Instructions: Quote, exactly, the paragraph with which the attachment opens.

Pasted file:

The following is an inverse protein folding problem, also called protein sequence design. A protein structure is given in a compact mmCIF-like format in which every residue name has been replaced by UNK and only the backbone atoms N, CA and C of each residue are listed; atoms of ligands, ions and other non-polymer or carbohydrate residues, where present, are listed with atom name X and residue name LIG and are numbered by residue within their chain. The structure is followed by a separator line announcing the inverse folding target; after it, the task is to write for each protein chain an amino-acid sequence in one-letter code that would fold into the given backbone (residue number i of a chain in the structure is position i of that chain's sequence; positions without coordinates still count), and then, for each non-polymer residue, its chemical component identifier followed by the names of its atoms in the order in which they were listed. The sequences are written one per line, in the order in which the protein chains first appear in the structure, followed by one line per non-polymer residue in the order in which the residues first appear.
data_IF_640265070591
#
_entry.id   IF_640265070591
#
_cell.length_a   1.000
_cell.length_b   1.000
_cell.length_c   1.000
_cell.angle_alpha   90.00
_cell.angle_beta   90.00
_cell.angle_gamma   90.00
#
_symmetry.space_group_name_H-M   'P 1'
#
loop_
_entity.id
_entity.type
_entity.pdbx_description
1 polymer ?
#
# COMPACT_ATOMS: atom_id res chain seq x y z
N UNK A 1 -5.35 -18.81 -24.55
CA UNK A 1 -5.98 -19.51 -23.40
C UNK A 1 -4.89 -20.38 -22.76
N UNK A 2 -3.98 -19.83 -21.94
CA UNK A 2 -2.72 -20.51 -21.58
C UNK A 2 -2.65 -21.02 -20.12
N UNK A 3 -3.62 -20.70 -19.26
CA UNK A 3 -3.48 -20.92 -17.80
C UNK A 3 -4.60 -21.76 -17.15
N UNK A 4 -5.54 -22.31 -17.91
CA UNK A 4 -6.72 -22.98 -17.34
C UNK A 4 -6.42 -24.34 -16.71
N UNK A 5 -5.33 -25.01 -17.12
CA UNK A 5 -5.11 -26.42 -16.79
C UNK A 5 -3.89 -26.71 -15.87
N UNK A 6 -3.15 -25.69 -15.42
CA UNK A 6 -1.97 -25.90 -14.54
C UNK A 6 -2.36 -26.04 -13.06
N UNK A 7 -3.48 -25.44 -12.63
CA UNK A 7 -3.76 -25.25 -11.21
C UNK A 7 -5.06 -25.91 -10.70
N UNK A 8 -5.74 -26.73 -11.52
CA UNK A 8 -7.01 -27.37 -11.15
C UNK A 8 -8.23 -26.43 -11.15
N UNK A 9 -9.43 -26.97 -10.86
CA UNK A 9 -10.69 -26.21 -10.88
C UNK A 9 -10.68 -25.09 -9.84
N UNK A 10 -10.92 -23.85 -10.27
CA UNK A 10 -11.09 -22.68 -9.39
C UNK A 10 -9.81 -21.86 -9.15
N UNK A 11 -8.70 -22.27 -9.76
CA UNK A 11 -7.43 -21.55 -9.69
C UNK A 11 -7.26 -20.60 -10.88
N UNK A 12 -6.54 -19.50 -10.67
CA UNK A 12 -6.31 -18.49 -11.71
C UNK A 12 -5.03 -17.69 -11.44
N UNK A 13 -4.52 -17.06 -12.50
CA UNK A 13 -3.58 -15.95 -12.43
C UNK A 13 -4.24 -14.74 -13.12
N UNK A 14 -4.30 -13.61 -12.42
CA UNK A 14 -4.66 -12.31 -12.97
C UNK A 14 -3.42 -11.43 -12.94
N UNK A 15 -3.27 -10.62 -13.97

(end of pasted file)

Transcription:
The following is an inverse protein folding problem, also called protein sequence design. A protein structure is given in a compact mmCIF-like format in which every residue name has been replaced by UNK and only the backbone atoms N, CA and C of each residue are listed; atoms of ligands, ions and other non-polymer or carbohydrate residues, where present, are listed with atom name X and residue name LIG and are numbered by residue within their chain. The structure is followed by a separator line announcing the inverse folding target; after it, the task is to write for each protein chain an amino-acid sequence in one-letter code that would fold into the given backbone (residue number i of a chain in the structure is position i of that chain's sequence; positions without coordinates still count), and then, for each non-polymer residue, its chemical component identifier followed by the names of its atoms in the order in which they were listed. The sequences are written one per line, in the order in which the protein chains first appear in the structure, followed by one line per non-polymer residue in the order in which the residues first appear.